ROCKLAND, Maine — Sue Ellen Gerrish said she can never forget the night that one of the largest landslides in Maine history struck her neighborhood.
“It was like the end of the world,” Gerrish, 84, said Monday, recounting the events of April 16, 1996. “You try and try to recover but you can’t.”
The Rockland resident said she was awoken that night by a loud bang.
“I thought there was an automobile accident,” Gerrish said.
She got up and looked outside toward the street but saw nothing. She then looked out the back window toward Rockland Harbor, thinking maybe a tree had fallen, but again saw nothing.
Gerrish then went out on the back deck and said there was a strong smell as if the green muck sometimes seen on the shore of the ocean was right under her nose. She then realized that the backyard of her property was largely gone. A later analysis determined that about 200 feet of the property above a 50-foot high bluff had fallen away into the ocean.
That night, Gerrish immediately went back to the bedroom to wake up her husband, Doug Gerrish.
“First he told me I was dreaming,” Sue Ellen Gerrish said. “Then he looked out back and said, ‘I don’t see anything,’ And I told him, ‘Exactly, that’s what I’m saying.’”
Upon realizing what had occurred, her husband went to the garage and drove their two vehicles out onto Samoset Road while she called 911.
Gerrish became so stressed that she could not breath and was taken to Pen Bay Medical Center. She was given oxygen and released that night.
The next several days were equally chaotic.
“For a week, piece by piece the house crumbled,” she said before all of the home she and her husband had lived in since 1959 slid down the embankment.
The Gerrishes had homeowners insurance, but the policy did not cover losses due to movement of land.
“We didn’t get a penny,” Gerrish said of the insurance policy.
The couple was able to get into the house and remove some items such as living room chairs and a round table that now furnish her home on Katahdin Avenue in Rockland. Thanks to the effort of Art Henry of Thomaston, the family’s piano was saved when he brought in a crane and was able to lift it out of the crumbling home through a hole in the roof.
That piano since has been given to Gerrish’s daughter.
Some clothing and photographs also were saved, but the rest was lost to the landslide.
Gerrish’s husband died three years ago at the age of 84, the week before the anniversary of the landslide.
Gerrish said the community was very supportive after the disaster.
“People would bring us new clothing, food and money,” she said.
The Gerrishes were able to stay in a home on Samoset Road for the first couple months before having to find a place to rent. They purchased the Katahdin Avenue home about eight years ago.
A neighbor to the Gerrishes, 98-year-old Dorothy Smalley was rescued by emergency crews who removed her from her home, which collapsed the night of April 16.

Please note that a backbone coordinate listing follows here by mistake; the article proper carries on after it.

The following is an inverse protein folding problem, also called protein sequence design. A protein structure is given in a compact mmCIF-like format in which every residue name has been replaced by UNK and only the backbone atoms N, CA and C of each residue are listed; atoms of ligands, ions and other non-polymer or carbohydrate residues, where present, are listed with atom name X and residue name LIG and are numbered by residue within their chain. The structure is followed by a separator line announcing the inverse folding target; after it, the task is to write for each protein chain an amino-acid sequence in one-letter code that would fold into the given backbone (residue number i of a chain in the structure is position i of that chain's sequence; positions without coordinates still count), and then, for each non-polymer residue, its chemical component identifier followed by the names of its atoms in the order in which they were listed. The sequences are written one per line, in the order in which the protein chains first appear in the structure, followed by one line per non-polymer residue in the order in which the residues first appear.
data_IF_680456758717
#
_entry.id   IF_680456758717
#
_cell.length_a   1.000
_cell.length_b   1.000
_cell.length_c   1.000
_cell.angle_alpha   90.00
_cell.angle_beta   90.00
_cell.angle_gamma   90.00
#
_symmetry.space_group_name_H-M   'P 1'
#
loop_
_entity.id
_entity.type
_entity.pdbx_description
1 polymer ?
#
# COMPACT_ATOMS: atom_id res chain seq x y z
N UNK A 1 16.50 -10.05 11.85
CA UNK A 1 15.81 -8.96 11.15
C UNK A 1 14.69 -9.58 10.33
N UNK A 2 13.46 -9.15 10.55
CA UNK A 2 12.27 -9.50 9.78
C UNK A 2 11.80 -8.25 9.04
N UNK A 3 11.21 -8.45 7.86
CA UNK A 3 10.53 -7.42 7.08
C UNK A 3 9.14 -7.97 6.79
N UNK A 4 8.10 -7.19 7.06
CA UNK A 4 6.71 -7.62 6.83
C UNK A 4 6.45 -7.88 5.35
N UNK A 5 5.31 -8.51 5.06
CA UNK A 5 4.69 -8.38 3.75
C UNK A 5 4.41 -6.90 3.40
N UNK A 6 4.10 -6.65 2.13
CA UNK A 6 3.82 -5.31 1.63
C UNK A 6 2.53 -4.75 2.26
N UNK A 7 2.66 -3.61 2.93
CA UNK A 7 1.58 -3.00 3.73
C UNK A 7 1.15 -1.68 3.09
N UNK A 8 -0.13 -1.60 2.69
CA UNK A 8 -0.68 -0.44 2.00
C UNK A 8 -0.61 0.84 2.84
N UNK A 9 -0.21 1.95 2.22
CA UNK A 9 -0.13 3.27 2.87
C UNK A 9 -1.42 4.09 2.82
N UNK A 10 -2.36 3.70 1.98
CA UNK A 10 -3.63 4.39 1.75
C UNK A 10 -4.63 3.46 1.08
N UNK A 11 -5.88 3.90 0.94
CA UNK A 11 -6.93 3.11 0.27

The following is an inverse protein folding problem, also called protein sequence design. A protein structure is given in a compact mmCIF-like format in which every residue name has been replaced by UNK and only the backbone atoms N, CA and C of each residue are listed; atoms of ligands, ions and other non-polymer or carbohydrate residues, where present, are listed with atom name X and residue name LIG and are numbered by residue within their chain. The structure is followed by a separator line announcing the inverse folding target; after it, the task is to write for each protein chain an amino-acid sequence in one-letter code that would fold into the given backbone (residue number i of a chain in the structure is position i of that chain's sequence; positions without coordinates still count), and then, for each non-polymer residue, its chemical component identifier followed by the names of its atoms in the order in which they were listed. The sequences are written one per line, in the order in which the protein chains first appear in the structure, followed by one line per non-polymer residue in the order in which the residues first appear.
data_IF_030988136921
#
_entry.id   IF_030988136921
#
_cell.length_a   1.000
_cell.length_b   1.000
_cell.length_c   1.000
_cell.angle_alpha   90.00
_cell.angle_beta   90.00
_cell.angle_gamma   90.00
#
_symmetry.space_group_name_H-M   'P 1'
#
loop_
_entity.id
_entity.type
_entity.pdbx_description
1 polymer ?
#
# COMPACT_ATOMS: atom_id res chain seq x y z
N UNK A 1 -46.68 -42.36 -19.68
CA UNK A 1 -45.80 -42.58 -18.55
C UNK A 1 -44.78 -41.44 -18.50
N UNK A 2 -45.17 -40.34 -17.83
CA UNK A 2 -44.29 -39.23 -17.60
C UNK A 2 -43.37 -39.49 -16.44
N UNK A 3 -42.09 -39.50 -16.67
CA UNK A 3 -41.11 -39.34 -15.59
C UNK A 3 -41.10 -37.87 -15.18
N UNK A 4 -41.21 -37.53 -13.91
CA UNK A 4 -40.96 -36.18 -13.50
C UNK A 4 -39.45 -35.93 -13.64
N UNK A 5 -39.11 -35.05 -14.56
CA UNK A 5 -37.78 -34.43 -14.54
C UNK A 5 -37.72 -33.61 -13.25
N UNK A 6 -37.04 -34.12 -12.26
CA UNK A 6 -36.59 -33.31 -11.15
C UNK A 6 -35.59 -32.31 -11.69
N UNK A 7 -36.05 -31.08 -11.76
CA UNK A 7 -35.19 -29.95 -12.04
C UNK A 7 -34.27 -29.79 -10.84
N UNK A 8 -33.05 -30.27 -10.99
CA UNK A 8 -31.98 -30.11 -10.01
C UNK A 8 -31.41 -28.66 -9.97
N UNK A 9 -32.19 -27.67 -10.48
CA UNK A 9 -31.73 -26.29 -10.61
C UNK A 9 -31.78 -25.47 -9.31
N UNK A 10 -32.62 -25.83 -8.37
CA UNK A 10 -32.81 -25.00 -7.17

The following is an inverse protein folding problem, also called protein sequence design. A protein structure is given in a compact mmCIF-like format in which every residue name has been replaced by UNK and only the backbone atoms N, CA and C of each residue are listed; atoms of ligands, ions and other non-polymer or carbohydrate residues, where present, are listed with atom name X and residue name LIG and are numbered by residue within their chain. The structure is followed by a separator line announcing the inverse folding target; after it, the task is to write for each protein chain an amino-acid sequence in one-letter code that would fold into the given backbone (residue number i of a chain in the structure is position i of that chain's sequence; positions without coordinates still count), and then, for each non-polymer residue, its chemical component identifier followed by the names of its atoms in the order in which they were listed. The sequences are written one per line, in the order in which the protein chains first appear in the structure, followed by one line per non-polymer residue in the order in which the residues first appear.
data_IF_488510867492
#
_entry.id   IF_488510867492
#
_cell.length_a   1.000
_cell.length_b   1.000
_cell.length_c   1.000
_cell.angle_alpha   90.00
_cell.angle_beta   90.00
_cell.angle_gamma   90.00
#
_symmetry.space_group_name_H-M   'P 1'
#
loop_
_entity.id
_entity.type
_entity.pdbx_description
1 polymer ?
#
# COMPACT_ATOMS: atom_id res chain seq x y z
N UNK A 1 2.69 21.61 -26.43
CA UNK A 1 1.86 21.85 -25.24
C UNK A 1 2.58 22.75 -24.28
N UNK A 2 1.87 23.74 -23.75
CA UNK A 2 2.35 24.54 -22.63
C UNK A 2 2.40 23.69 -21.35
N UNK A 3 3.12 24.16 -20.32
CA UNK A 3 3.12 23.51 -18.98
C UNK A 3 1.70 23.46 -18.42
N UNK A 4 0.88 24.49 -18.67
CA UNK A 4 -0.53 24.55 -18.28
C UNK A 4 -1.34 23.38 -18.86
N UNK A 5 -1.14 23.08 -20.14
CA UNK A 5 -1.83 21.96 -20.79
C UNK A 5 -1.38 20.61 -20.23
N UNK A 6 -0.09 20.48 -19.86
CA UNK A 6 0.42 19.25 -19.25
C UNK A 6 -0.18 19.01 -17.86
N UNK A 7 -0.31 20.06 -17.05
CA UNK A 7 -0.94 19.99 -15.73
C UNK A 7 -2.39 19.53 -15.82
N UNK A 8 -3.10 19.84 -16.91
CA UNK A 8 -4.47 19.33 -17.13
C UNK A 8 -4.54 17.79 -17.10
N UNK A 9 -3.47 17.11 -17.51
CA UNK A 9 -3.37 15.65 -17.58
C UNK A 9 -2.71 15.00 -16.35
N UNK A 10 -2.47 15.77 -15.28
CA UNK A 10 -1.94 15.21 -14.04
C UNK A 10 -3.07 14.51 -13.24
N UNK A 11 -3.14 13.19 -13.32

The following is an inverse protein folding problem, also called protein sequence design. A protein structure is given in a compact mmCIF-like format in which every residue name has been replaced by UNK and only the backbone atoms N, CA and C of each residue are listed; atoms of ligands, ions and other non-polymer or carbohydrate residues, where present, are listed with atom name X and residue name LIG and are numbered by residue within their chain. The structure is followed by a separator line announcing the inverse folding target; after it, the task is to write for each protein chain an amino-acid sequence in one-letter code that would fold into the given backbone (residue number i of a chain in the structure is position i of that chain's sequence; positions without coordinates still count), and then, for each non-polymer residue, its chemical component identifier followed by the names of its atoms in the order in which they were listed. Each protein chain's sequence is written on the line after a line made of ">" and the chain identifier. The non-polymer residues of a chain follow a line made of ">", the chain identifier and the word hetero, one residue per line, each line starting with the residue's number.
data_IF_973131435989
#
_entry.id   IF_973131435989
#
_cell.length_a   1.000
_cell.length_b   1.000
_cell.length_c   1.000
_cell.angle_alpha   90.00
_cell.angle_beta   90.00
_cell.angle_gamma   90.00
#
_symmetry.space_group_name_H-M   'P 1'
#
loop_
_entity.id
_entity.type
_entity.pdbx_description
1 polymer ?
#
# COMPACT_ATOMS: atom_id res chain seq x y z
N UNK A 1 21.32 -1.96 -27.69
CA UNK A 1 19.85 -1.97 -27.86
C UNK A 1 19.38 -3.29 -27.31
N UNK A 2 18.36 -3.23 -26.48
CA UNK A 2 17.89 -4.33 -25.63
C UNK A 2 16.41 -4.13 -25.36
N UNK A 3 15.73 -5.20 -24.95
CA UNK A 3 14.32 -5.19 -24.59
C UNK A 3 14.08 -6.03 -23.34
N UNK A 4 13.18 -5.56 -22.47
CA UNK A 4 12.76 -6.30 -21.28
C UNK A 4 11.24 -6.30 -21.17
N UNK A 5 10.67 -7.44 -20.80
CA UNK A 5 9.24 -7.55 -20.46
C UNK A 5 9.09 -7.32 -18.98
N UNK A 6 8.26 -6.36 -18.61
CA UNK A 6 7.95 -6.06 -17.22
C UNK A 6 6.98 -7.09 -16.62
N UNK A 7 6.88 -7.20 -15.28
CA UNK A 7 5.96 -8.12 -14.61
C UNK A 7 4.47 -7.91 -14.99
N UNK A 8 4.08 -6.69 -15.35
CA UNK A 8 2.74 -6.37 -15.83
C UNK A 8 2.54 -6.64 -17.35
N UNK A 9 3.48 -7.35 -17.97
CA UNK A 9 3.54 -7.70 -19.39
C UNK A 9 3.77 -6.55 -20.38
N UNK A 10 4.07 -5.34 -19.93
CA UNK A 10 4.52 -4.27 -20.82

The 1996 landslide occurred on a street adjacent to where a landslide had struck on Jan. 25, 1973, when more than 2 acres were lost in the backyard of two homes along the Waldo Avenue harborfront. No structures were lost in the 1973 landslide, although the 20-foot-high banking came within 20 feet of one home.
The landslide on Samoset Road in 1996 was the costliest in Maine history, with estimated damage worth about $710,000. While it received considerable attention across the state, smaller yet significant slides occur regularly along the Maine coast.
The Maine Geological Survey, which is part of the Department of Agriculture, Conservation and Forestry, states on its Web page that despite the long time between the landslides in Rockland, “their marked similarity indicates that such catastrophic landslides are recurring events in this region, and not isolated ones.”
Stephen Dickson of the Maine Geological Survey said that smaller landslides likely occur each spring but that they are not reported unless there is damage to a structure or if a road is threatened. The Maine Geological Society is trying to learn more about landslides by getting a better record of them. The state agency’s website includes a survey for people to report any loss of land.
The 1973 landslide occurred during a thawing, wet period in January. Almost exactly a year before the 1996 landslide, a couple who owned a home next to that site had a large chunk of their backyard slide into the harbor. April is often when the ground thaws, and both 1995 and 1996 had seen wetter-than-normal conditions.
Dickson said the type of soil, such as marine clay, and the steepness of the slope, are two of the most important factors in determining whether property is at risk of a landslide.
He said engineering work to reduce the steepness of slopes and placement of rocks known as rip rap are effective in reducing the risk.
The largest recorded landslide in Maine in terms of acres was on Nov. 22, 1868, when an estimated 20 acres collapsed into the Presumpscot River in Westbrook. The slide blocked the 200-foot-wide river channel for half a mile, raising the upstream water level at least 15 feet and causing serious flooding, according to the agency’s website.
More recently, a landslide occurred along the Penobscot River in the town of Greenbush on June 30, 2006. The slide undercut Route 2 and caused this section of roadway to be closed until the river bank stabilized, and the roadway section was rebuilt.
Another recent slide was on Patriots Day in 2007 in Buttermilk Cove in Brunswick. No buildings were lost, but a house next to the slope has major cracks in the foundation and basement floor.
Meanwhile, Gerrish said the pain from the loss of her longtime home still runs deep.
“I never go down that street anymore,” she said.